From what I recall he said something similar to "You will not be peddling your ridiculous lies to impressionable young minds in my establishment!"

Hehehe. I looked up from the article in National Geographic I was reading to thank him. Even though I considered myself to be christian back then, my parents instilled in me a firm respect for reason and science, and encouraged my critical thinking. I'm rather thankful my family was that way in spite of its undeniable christian bent.

Thu, 27 Oct 2011 14:39:42 UTC | #884564

Rawhard Dickins's Avatar Comment 11 by Rawhard Dickins

Why does Amazon promote: "The Challenge" when you search for "Bang! How We Came To Be"

From the intro:

"The Challenge dramatically demonstrates why the Bible is the ultimate "quest quencher," the most unique, influential and intellectually compelling book ever written."

It made me laugh! Most of America is still in the intellectual dark ages it seems!

Thu, 27 Oct 2011 19:56:09 UTC | #884651

PCIRL2011's Avatar Comment 12 by PCIRL2011

It's Great to see more childrens books on evolution and science. The key to teaching Evolution is to begin at a young age, at around five years of age. Both Science and Evolution should be compulsory on all education curriculum's across the western world with a sample text consisting of something along the lines of Richard Dawkins' "Magic of Reality" in order for all children to develop a strong understanding of the subject. Creationist Propaganda which is forced down young children's necks by organisations such as the Catholic Church (Who claim to "believe in " Evolution) should not be teached to children in any shade or form, end of story!!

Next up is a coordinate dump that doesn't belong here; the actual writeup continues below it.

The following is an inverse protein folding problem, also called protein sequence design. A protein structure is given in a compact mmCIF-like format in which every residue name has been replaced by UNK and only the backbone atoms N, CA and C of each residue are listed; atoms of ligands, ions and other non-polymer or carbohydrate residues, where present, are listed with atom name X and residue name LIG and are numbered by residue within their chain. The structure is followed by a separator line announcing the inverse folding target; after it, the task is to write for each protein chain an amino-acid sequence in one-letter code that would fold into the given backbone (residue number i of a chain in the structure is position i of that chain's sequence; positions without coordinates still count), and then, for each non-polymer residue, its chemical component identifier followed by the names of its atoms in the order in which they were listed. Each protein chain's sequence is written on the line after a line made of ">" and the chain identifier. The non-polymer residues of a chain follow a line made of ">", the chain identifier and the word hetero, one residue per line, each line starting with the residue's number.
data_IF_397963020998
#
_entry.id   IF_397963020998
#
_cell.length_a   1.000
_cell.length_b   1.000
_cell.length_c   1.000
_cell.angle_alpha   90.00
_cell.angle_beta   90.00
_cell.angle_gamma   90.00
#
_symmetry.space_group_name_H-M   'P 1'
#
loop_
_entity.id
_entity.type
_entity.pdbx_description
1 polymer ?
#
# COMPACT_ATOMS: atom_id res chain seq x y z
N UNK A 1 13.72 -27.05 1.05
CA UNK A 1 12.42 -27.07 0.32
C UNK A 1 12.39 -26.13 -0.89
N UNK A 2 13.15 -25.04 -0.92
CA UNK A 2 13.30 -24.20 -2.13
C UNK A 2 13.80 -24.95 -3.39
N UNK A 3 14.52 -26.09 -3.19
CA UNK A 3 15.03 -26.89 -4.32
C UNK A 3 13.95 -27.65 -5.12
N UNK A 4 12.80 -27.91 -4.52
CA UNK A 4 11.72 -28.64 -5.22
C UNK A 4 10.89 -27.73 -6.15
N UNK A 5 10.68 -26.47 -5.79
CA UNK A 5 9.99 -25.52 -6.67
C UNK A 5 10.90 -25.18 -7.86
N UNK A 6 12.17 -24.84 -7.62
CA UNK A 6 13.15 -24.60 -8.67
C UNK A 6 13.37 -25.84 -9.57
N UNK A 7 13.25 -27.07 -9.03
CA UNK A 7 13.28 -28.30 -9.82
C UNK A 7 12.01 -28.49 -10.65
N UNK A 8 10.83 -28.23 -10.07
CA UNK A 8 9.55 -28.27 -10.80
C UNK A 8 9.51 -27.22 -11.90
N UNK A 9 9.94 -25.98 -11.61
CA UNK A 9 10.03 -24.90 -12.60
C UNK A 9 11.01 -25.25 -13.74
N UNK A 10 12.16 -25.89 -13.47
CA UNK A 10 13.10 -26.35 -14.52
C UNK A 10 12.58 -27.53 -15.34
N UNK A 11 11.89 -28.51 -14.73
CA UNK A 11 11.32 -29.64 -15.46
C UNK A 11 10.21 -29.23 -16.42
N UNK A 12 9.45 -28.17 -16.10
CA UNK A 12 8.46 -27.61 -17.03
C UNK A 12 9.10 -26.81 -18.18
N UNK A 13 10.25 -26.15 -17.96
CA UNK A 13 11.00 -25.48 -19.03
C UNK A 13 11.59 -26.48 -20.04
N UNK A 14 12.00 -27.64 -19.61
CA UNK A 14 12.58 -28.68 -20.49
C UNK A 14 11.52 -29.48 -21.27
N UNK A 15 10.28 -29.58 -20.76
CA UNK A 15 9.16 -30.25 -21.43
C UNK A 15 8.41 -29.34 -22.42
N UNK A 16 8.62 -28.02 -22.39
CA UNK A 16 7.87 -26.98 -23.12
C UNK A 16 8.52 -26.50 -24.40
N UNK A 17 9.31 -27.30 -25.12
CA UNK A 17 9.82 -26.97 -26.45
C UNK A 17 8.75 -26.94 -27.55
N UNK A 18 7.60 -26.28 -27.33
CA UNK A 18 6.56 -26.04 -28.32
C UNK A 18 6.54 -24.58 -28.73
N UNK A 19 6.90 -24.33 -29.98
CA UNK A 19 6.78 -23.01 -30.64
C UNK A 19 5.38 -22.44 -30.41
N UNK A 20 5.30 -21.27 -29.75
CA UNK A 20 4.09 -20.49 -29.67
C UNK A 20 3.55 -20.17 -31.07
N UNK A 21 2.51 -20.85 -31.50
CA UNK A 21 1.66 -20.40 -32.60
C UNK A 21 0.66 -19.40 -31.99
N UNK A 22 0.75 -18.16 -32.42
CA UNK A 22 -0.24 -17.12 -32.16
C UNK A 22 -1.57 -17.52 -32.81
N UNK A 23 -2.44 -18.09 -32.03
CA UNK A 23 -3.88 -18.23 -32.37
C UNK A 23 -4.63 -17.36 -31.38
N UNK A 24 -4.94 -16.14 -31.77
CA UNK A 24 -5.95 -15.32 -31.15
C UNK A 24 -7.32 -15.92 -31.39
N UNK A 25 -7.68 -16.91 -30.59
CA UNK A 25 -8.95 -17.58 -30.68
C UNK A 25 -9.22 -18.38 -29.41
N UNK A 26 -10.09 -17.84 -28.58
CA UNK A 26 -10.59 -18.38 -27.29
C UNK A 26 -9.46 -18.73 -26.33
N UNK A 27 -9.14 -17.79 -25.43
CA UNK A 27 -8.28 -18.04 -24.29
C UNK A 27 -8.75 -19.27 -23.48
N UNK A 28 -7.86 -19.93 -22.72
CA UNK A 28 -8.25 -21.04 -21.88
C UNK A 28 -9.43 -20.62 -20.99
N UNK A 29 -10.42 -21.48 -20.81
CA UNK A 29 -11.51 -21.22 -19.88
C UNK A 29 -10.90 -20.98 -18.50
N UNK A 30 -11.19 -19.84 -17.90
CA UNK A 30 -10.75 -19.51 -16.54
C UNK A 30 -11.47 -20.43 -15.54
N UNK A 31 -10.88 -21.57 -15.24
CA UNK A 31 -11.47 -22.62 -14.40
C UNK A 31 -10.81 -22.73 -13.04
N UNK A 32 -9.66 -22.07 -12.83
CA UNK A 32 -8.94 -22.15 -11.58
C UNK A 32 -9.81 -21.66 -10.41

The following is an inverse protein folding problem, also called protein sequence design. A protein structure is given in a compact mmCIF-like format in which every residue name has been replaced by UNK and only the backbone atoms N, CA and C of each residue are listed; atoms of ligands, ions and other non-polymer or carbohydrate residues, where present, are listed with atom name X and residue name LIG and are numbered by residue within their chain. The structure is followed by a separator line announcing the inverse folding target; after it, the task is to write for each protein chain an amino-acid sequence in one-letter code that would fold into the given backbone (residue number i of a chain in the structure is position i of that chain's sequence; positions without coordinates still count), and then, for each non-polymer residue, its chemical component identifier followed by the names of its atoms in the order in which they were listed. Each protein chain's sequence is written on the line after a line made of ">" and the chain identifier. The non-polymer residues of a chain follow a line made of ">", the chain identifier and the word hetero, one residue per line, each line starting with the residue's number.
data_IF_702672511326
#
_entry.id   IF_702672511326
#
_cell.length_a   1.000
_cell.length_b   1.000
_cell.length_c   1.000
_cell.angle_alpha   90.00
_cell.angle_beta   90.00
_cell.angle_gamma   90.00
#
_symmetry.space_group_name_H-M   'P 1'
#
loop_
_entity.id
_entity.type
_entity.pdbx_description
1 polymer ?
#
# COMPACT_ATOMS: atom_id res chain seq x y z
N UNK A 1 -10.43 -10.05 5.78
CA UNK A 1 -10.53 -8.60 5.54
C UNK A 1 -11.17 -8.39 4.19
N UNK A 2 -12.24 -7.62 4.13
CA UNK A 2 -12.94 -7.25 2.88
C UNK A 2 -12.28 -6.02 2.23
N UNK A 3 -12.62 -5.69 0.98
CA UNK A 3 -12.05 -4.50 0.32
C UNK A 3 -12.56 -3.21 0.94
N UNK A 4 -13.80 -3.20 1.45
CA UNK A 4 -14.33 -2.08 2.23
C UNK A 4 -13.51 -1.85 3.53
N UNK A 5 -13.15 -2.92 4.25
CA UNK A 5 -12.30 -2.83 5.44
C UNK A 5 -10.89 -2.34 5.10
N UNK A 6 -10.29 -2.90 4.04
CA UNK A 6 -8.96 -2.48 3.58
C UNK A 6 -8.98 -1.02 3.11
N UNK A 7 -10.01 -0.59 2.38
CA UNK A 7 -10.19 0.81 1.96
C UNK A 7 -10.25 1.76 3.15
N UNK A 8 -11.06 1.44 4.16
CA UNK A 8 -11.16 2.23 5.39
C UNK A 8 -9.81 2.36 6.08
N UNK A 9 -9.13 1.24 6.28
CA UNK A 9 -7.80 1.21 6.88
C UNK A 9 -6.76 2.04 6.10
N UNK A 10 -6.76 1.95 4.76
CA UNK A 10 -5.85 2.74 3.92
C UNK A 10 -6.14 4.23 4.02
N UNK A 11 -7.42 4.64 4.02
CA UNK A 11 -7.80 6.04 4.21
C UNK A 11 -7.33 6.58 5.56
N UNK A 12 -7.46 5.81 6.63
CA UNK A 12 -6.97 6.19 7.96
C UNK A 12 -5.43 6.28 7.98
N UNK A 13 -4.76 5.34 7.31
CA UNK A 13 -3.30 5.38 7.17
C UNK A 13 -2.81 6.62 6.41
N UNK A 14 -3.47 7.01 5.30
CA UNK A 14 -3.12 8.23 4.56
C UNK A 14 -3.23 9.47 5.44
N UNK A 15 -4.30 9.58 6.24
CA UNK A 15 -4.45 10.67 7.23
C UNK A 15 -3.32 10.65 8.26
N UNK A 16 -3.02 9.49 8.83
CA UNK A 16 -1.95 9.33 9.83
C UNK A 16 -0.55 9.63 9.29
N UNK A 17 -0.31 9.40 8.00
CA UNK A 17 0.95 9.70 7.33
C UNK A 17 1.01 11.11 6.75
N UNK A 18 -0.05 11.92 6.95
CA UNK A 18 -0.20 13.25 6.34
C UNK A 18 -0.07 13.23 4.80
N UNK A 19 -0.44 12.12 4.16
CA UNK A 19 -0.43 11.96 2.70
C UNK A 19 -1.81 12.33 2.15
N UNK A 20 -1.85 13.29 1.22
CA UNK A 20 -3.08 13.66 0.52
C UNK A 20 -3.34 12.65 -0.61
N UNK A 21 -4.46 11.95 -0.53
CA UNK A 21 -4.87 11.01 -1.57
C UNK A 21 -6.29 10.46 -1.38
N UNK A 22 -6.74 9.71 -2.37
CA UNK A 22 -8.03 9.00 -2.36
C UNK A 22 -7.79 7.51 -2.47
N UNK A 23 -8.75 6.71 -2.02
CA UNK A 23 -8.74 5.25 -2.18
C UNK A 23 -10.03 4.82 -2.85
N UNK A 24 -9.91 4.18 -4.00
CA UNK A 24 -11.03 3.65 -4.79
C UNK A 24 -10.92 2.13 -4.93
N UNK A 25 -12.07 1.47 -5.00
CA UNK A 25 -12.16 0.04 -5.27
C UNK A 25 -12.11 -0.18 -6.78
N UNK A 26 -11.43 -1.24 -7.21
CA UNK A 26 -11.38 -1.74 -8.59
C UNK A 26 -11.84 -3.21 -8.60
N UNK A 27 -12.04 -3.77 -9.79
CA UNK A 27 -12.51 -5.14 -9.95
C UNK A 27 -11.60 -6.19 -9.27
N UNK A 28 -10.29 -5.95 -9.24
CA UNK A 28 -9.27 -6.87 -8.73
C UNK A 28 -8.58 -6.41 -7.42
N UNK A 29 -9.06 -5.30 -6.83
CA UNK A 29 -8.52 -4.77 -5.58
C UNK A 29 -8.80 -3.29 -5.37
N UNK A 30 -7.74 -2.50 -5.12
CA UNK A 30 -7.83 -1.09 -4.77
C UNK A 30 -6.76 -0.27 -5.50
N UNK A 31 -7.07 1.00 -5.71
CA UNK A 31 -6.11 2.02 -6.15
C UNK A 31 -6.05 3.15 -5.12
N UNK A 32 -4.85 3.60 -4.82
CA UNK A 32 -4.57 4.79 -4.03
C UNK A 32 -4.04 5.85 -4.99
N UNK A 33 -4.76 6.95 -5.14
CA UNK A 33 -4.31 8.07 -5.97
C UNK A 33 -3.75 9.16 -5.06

Thu, 27 Oct 2011 20:37:09 UTC | #884676

Schrodinger's Cat's Avatar Comment 13 by Schrodinger's Cat

Bang! How We Came To Be

Some titles are just looking for double entendre.

Thu, 27 Oct 2011 20:51:51 UTC | #884683

Agrajag's Avatar Comment 14 by Agrajag

Comment 13 by Schrodinger's Cat

Bang! How We Came To Be

Some titles are just looking for double entendre.

So... I wasn't the only one who thought it might be sex education for kids. ;-)
Steve

Thu, 27 Oct 2011 21:07:11 UTC | #884689

M69att's Avatar Comment 15 by M69att

Fantastic, I've just ordered a copy. My wife thinks I'm crazy because I keep buying books like 'The Magic of Reality' and 'Evolution: The Human Story' by Dr. Alice Roberts for my daughter; who's 3! Well, if I have a heart attack or get hit by a bus, at least I'll die knowing some good book are waiting on the shelf for her. But, seriously, I'm really looking forward to having something like this that I can share with her now.